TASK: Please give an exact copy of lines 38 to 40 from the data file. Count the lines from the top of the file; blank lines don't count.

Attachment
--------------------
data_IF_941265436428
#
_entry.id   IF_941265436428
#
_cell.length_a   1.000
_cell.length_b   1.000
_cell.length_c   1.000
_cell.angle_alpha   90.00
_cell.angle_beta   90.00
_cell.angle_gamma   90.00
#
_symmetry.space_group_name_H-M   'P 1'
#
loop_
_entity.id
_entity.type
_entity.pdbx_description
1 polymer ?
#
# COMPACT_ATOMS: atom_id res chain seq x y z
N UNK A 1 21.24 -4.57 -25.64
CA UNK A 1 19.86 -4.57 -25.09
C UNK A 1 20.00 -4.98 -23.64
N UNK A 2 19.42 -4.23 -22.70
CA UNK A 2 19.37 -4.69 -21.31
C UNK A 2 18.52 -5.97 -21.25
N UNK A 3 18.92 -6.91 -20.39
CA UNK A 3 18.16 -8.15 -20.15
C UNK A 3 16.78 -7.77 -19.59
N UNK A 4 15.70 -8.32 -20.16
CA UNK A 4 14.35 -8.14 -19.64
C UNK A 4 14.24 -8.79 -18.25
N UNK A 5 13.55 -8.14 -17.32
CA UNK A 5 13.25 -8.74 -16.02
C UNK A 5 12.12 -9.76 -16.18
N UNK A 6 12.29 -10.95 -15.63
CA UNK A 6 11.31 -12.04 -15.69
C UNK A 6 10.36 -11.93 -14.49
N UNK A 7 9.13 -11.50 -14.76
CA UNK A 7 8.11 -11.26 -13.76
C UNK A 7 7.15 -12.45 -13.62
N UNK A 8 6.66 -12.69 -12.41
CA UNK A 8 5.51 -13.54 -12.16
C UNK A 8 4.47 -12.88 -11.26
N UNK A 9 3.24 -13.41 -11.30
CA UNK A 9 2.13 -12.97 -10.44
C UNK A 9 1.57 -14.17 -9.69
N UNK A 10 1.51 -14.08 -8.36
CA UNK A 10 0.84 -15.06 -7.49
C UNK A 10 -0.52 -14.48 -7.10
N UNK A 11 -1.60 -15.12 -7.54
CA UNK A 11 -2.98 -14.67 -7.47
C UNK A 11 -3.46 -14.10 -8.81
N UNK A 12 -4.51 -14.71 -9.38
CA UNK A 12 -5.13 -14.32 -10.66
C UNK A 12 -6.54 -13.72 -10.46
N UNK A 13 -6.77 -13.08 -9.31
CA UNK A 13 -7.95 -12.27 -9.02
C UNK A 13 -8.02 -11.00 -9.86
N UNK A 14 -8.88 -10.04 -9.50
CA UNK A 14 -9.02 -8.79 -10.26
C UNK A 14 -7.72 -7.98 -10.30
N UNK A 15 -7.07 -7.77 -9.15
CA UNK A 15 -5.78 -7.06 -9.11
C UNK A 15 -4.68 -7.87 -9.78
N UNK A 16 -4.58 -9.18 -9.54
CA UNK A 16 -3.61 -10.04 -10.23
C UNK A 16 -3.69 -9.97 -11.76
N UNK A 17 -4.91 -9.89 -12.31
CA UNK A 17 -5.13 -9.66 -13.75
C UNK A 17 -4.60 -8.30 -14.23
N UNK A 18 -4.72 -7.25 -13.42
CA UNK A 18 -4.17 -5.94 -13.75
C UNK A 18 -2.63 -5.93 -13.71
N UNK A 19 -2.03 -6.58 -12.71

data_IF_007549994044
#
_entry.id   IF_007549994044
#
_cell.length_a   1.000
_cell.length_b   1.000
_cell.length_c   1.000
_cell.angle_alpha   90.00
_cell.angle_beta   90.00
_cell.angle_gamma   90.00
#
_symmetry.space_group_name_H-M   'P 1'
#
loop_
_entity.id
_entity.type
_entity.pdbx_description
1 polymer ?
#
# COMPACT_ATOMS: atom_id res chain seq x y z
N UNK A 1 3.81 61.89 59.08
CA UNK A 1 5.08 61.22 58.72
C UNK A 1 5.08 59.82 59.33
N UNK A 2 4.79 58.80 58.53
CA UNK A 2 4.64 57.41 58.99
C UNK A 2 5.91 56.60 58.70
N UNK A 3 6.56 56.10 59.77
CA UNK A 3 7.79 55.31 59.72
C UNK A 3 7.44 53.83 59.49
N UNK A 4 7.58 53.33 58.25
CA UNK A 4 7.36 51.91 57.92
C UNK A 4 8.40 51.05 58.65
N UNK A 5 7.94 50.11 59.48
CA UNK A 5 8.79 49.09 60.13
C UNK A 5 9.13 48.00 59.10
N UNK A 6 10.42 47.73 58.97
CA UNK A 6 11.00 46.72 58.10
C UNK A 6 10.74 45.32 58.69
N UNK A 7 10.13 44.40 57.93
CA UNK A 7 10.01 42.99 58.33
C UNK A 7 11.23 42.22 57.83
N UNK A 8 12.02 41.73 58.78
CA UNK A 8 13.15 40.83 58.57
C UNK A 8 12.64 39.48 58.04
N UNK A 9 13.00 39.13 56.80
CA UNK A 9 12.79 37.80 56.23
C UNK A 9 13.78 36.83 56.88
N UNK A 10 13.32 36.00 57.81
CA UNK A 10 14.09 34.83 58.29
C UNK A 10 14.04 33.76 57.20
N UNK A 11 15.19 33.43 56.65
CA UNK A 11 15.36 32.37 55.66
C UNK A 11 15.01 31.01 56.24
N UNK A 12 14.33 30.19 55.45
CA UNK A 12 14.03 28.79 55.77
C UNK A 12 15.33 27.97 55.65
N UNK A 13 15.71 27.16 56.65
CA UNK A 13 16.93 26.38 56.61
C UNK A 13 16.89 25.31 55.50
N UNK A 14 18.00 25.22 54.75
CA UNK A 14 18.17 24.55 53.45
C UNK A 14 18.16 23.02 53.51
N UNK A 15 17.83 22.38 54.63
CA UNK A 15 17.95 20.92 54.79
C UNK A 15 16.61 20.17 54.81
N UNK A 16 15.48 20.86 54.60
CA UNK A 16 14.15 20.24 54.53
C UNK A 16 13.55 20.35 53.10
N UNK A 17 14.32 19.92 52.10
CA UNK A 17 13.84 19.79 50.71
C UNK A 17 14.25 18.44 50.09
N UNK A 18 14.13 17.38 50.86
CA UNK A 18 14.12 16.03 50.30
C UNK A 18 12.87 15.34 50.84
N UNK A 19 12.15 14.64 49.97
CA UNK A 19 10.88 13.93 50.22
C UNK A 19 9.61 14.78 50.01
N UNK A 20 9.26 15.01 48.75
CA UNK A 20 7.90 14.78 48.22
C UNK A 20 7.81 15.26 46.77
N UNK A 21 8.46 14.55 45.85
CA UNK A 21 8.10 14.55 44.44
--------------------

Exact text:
C UNK A 6 10.36 -11.93 -14.49
N UNK A 7 9.13 -11.50 -14.76
CA UNK A 7 8.11 -11.26 -13.76